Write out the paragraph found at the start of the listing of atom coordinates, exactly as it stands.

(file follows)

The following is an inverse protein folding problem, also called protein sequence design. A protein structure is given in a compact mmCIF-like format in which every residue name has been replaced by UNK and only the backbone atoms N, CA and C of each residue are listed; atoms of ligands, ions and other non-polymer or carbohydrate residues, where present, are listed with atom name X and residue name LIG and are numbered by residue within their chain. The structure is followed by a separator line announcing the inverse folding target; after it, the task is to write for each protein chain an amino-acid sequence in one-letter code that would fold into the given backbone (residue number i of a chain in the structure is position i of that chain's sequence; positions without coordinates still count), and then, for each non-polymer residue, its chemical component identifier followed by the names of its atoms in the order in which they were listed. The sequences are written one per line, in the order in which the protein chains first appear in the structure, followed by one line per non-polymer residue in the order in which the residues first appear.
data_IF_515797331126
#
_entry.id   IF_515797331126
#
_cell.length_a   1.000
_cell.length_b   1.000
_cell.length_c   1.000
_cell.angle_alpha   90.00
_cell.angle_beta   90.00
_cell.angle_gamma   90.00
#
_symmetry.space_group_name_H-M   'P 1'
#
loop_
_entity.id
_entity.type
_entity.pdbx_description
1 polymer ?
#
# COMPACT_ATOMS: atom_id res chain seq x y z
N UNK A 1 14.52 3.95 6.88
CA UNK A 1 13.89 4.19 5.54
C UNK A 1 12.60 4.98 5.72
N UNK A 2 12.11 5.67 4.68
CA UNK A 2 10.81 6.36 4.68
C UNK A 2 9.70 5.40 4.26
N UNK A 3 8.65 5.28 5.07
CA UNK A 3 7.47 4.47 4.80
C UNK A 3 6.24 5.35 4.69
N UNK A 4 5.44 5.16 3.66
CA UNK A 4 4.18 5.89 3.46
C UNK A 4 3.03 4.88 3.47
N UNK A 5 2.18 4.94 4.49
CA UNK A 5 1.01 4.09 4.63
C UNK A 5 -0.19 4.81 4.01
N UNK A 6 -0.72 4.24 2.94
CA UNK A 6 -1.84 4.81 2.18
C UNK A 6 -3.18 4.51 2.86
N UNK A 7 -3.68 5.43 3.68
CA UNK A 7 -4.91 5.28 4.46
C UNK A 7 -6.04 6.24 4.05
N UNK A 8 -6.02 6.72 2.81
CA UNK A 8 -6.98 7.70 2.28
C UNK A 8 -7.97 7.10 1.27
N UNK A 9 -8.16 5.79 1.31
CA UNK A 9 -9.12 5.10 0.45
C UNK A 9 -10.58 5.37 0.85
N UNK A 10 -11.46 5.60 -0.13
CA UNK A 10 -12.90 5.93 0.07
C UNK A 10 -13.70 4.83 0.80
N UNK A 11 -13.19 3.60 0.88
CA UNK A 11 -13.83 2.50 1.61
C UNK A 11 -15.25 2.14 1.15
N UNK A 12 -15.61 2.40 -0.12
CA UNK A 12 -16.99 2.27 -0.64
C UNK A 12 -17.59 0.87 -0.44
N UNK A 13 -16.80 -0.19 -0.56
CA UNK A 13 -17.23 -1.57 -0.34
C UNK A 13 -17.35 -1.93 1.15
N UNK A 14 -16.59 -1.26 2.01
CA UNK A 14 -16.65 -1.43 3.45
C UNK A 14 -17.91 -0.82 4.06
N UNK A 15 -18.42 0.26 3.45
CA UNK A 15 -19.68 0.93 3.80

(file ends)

The following is an inverse protein folding problem, also called protein sequence design. A protein structure is given in a compact mmCIF-like format in which every residue name has been replaced by UNK and only the backbone atoms N, CA and C of each residue are listed; atoms of ligands, ions and other non-polymer or carbohydrate residues, where present, are listed with atom name X and residue name LIG and are numbered by residue within their chain. The structure is followed by a separator line announcing the inverse folding target; after it, the task is to write for each protein chain an amino-acid sequence in one-letter code that would fold into the given backbone (residue number i of a chain in the structure is position i of that chain's sequence; positions without coordinates still count), and then, for each non-polymer residue, its chemical component identifier followed by the names of its atoms in the order in which they were listed. The sequences are written one per line, in the order in which the protein chains first appear in the structure, followed by one line per non-polymer residue in the order in which the residues first appear.